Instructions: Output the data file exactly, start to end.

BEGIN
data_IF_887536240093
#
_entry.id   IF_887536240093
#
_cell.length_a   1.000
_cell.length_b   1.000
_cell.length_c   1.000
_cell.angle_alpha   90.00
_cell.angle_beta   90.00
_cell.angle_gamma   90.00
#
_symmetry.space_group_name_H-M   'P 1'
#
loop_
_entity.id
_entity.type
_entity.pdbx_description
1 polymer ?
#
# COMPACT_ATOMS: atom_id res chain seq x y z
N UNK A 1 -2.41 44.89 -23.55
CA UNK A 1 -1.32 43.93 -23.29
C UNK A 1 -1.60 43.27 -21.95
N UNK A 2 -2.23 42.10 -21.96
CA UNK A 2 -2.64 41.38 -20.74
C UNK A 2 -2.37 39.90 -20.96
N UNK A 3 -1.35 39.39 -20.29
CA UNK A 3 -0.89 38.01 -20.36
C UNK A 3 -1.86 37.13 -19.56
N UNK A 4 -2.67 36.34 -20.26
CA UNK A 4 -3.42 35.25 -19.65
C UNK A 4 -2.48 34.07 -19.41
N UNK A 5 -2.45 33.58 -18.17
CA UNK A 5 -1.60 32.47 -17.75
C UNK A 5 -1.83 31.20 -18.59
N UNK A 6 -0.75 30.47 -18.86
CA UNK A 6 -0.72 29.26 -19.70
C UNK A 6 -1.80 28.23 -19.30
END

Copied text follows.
data_IF_887536240093
#
_entry.id   IF_887536240093
#
_cell.length_a   1.000
_cell.length_b   1.000
_cell.length_c   1.000
_cell.angle_alpha   90.00
_cell.angle_beta   90.00
_cell.angle_gamma   90.00
#
_symmetry.space_group_name_H-M   'P 1'
#
loop_
_entity.id
_entity.type
_entity.pdbx_description
1 polymer ?
#
# COMPACT_ATOMS: atom_id res chain seq x y z
N UNK A 1 -2.41 44.89 -23.55
CA UNK A 1 -1.32 43.93 -23.29
C UNK A 1 -1.60 43.27 -21.95
N UNK A 2 -2.23 42.10 -21.96
CA UNK A 2 -2.64 41.38 -20.74
C UNK A 2 -2.37 39.90 -20.96
N UNK A 3 -1.35 39.39 -20.29
CA UNK A 3 -0.89 38.01 -20.36
C UNK A 3 -1.86 37.13 -19.56
N UNK A 4 -2.67 36.34 -20.26
CA UNK A 4 -3.42 35.25 -19.65
C UNK A 4 -2.48 34.07 -19.41
N UNK A 5 -2.45 33.58 -18.17
CA UNK A 5 -1.60 32.47 -17.75
C UNK A 5 -1.83 31.20 -18.59
N UNK A 6 -0.75 30.47 -18.86
CA UNK A 6 -0.72 29.26 -19.70
C UNK A 6 -1.80 28.23 -19.30